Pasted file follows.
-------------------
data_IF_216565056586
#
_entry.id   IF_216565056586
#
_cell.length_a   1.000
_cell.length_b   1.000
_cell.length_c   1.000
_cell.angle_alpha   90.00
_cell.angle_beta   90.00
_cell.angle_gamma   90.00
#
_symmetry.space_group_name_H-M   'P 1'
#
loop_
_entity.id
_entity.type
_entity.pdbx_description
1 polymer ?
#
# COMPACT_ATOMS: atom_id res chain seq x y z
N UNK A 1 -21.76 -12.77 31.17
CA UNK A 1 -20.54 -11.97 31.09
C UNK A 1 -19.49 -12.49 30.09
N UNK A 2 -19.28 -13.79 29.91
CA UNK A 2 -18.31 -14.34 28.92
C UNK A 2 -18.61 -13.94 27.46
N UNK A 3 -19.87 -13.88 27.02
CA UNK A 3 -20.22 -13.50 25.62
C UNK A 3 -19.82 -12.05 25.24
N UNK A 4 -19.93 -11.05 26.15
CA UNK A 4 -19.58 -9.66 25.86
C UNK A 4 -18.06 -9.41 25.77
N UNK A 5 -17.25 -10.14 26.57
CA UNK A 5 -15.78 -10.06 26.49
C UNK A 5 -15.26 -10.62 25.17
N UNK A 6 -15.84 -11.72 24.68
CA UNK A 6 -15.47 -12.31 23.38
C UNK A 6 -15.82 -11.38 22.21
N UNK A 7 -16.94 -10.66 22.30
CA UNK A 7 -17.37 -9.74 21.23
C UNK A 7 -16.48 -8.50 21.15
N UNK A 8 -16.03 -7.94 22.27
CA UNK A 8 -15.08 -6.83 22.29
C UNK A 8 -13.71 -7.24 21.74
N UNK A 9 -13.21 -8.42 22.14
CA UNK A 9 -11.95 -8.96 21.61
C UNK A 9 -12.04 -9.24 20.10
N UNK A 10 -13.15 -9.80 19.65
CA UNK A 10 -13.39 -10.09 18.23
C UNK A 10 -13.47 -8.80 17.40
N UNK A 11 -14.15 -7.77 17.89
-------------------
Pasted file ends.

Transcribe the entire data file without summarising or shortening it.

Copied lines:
data_IF_216565056586
#
_entry.id   IF_216565056586
#
_cell.length_a   1.000
_cell.length_b   1.000
_cell.length_c   1.000
_cell.angle_alpha   90.00
_cell.angle_beta   90.00
_cell.angle_gamma   90.00
#
_symmetry.space_group_name_H-M   'P 1'
#
loop_
_entity.id
_entity.type
_entity.pdbx_description
1 polymer ?
#
# COMPACT_ATOMS: atom_id res chain seq x y z
N UNK A 1 -21.76 -12.77 31.17
CA UNK A 1 -20.54 -11.97 31.09
C UNK A 1 -19.49 -12.49 30.09
N UNK A 2 -19.28 -13.79 29.91
CA UNK A 2 -18.31 -14.34 28.92
C UNK A 2 -18.61 -13.94 27.46
N UNK A 3 -19.87 -13.88 27.02
CA UNK A 3 -20.22 -13.50 25.62
C UNK A 3 -19.82 -12.05 25.24
N UNK A 4 -19.93 -11.05 26.15
CA UNK A 4 -19.58 -9.66 25.86
C UNK A 4 -18.06 -9.41 25.77
N UNK A 5 -17.25 -10.14 26.57
CA UNK A 5 -15.78 -10.06 26.49
C UNK A 5 -15.26 -10.62 25.17
N UNK A 6 -15.84 -11.72 24.68
CA UNK A 6 -15.47 -12.31 23.38
C UNK A 6 -15.82 -11.38 22.21
N UNK A 7 -16.94 -10.66 22.30
CA UNK A 7 -17.37 -9.74 21.23
C UNK A 7 -16.48 -8.50 21.15
N UNK A 8 -16.03 -7.94 22.27
CA UNK A 8 -15.08 -6.83 22.29
C UNK A 8 -13.71 -7.24 21.74
N UNK A 9 -13.21 -8.42 22.14
CA UNK A 9 -11.95 -8.96 21.61
C UNK A 9 -12.04 -9.24 20.10
N UNK A 10 -13.15 -9.80 19.65
CA UNK A 10 -13.39 -10.09 18.23
C UNK A 10 -13.47 -8.80 17.40
N UNK A 11 -14.15 -7.77 17.89